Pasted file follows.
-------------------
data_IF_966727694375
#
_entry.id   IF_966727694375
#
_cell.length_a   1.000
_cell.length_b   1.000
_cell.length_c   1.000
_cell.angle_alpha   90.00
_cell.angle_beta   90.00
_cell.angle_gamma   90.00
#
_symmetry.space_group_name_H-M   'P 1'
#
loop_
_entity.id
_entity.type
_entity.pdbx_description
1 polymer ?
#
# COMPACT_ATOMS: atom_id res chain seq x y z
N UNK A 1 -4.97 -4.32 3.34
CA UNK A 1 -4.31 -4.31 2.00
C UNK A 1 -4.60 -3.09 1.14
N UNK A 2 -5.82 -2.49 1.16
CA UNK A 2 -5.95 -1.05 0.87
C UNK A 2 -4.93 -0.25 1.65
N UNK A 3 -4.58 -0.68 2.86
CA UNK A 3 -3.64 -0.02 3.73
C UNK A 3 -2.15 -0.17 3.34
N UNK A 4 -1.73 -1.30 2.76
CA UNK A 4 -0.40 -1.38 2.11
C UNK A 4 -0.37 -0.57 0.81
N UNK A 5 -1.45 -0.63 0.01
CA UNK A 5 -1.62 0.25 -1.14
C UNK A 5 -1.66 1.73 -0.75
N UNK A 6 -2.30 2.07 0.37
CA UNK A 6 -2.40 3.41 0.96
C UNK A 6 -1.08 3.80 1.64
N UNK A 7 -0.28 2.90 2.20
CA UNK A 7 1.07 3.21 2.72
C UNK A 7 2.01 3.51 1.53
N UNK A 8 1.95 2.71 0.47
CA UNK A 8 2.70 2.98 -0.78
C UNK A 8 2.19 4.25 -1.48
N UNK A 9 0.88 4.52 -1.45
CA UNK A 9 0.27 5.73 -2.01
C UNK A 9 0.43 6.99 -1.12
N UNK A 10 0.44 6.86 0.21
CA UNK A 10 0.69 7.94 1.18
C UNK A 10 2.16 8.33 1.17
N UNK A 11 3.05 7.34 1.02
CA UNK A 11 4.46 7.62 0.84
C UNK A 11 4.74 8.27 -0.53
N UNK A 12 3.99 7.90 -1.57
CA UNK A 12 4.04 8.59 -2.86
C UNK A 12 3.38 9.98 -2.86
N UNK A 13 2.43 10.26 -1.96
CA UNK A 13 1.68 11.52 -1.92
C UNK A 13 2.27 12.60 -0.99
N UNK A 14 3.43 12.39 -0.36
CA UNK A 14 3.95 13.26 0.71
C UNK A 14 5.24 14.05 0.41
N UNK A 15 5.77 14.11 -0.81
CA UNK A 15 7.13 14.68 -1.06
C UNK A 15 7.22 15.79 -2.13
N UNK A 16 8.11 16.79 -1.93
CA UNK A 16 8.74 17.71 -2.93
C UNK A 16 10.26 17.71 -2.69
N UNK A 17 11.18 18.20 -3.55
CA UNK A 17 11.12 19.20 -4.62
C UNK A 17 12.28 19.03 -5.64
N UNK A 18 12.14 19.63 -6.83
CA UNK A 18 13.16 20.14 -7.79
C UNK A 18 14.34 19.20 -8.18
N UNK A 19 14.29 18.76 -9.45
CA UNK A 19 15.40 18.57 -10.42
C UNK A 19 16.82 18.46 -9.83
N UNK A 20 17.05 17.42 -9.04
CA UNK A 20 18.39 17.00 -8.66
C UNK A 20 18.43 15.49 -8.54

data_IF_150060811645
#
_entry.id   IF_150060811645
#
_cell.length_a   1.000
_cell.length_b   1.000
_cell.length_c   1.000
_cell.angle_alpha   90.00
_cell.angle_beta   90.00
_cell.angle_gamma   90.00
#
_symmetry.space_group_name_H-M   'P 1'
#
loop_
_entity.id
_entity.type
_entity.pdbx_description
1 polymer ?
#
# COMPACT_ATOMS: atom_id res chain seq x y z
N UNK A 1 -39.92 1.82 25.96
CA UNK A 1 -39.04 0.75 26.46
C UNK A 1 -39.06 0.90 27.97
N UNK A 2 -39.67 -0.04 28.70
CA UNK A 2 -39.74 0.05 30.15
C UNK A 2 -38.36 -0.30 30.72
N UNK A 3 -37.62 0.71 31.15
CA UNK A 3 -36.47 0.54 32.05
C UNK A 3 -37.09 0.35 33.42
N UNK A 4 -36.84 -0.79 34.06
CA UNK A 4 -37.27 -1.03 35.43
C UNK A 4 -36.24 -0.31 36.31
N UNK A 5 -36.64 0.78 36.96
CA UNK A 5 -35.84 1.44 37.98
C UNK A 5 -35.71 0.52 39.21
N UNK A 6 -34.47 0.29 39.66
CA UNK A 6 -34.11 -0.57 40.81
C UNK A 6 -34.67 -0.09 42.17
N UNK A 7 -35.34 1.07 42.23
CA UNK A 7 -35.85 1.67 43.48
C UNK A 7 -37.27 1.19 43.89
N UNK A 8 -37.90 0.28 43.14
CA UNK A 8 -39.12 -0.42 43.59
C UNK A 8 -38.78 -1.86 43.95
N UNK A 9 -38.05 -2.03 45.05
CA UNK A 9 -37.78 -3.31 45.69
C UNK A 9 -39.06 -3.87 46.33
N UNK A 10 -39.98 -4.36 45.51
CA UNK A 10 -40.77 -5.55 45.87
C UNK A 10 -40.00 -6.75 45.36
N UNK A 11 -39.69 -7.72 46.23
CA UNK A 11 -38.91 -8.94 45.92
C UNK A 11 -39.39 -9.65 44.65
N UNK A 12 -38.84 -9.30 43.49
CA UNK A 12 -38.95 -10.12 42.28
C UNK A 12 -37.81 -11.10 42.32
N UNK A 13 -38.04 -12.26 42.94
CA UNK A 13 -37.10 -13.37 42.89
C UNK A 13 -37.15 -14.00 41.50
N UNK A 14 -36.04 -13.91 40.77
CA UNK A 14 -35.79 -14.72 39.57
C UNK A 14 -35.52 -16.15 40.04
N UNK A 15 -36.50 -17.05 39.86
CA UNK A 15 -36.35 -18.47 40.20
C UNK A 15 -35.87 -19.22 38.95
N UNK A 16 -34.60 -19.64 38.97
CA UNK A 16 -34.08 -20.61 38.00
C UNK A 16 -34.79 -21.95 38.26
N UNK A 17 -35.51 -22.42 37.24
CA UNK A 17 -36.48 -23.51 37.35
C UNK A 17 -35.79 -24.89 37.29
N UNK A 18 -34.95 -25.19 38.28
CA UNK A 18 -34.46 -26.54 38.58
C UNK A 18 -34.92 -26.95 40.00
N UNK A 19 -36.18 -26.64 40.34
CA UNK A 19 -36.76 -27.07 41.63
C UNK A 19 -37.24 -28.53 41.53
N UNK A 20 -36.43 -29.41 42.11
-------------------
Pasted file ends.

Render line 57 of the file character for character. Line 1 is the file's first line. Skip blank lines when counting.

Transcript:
N UNK A 13 2.43 10.26 -1.96